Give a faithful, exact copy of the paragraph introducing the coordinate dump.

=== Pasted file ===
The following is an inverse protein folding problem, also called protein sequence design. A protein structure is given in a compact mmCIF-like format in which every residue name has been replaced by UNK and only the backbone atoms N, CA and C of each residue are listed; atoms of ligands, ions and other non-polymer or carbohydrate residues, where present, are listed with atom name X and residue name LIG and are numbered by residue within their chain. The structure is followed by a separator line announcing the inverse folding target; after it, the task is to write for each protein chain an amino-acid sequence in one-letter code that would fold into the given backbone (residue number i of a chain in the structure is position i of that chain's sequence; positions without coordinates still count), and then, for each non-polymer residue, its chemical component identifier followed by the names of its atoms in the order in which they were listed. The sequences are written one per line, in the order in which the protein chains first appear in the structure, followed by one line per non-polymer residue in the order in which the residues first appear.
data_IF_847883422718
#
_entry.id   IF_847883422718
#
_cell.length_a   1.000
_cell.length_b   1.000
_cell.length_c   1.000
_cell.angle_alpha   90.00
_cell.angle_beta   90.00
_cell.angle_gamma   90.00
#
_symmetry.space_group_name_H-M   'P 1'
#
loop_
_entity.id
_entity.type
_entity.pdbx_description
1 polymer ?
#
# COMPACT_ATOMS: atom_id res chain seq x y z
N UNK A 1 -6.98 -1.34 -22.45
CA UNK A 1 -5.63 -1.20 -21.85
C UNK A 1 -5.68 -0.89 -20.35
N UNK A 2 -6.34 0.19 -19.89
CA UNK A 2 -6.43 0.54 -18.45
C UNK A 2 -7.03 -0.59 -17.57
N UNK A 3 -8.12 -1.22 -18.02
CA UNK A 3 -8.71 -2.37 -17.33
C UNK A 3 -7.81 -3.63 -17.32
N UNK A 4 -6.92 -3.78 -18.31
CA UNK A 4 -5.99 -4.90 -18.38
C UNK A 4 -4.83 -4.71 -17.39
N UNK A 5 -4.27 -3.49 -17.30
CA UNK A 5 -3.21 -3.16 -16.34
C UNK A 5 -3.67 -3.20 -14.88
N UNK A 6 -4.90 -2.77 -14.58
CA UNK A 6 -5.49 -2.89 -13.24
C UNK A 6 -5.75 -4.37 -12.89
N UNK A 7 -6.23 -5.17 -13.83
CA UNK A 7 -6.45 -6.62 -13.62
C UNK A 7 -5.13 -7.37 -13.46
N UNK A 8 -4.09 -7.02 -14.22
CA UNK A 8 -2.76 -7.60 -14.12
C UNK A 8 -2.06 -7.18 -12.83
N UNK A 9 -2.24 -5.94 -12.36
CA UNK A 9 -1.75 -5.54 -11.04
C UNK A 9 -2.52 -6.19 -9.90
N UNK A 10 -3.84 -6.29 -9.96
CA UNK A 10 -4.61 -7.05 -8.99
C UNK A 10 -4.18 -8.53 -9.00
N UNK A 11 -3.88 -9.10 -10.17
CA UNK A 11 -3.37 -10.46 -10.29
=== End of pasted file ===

The following is an inverse protein folding problem, also called protein sequence design. A protein structure is given in a compact mmCIF-like format in which every residue name has been replaced by UNK and only the backbone atoms N, CA and C of each residue are listed; atoms of ligands, ions and other non-polymer or carbohydrate residues, where present, are listed with atom name X and residue name LIG and are numbered by residue within their chain. The structure is followed by a separator line announcing the inverse folding target; after it, the task is to write for each protein chain an amino-acid sequence in one-letter code that would fold into the given backbone (residue number i of a chain in the structure is position i of that chain's sequence; positions without coordinates still count), and then, for each non-polymer residue, its chemical component identifier followed by the names of its atoms in the order in which they were listed. The sequences are written one per line, in the order in which the protein chains first appear in the structure, followed by one line per non-polymer residue in the order in which the residues first appear.